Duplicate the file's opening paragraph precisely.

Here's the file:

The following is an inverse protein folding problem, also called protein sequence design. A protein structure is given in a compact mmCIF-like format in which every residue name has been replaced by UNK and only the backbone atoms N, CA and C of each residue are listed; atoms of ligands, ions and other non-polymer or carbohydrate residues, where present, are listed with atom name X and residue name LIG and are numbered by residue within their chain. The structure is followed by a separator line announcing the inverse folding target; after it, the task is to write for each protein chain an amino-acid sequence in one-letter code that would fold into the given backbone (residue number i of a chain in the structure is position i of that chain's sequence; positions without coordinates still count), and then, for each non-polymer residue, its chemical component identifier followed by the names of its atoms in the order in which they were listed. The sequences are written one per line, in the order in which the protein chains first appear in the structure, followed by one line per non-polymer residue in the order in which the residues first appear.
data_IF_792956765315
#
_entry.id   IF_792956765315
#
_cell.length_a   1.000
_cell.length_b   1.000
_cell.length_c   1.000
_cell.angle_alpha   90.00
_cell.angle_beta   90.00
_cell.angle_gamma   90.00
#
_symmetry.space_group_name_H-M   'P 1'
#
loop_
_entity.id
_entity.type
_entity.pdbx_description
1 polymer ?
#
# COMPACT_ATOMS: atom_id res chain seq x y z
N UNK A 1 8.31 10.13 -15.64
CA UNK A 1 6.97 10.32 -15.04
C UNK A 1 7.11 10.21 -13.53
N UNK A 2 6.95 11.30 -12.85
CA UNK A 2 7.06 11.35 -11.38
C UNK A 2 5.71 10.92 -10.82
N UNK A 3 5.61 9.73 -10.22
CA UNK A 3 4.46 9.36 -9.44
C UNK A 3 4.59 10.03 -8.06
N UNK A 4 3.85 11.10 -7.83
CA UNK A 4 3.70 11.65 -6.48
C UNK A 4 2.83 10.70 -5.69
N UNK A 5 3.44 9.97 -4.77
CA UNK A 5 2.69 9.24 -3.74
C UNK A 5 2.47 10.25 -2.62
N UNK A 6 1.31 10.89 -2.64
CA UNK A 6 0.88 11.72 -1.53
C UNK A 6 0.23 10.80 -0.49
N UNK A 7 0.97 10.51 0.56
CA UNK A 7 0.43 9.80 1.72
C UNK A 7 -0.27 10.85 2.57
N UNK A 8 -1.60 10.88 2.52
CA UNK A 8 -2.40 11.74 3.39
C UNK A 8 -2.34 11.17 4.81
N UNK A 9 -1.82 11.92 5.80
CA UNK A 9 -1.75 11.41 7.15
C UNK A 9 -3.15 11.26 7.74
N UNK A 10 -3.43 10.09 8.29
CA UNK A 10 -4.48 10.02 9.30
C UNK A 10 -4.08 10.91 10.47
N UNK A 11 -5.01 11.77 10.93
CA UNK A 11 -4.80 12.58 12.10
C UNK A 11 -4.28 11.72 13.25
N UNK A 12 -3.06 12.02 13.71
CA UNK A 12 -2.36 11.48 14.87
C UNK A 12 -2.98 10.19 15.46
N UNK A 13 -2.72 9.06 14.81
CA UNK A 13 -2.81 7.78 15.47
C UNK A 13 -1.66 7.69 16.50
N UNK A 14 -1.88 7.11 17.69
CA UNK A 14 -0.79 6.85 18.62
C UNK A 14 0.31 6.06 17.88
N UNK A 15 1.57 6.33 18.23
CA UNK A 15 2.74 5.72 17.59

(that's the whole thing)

The following is an inverse protein folding problem, also called protein sequence design. A protein structure is given in a compact mmCIF-like format in which every residue name has been replaced by UNK and only the backbone atoms N, CA and C of each residue are listed; atoms of ligands, ions and other non-polymer or carbohydrate residues, where present, are listed with atom name X and residue name LIG and are numbered by residue within their chain. The structure is followed by a separator line announcing the inverse folding target; after it, the task is to write for each protein chain an amino-acid sequence in one-letter code that would fold into the given backbone (residue number i of a chain in the structure is position i of that chain's sequence; positions without coordinates still count), and then, for each non-polymer residue, its chemical component identifier followed by the names of its atoms in the order in which they were listed. The sequences are written one per line, in the order in which the protein chains first appear in the structure, followed by one line per non-polymer residue in the order in which the residues first appear.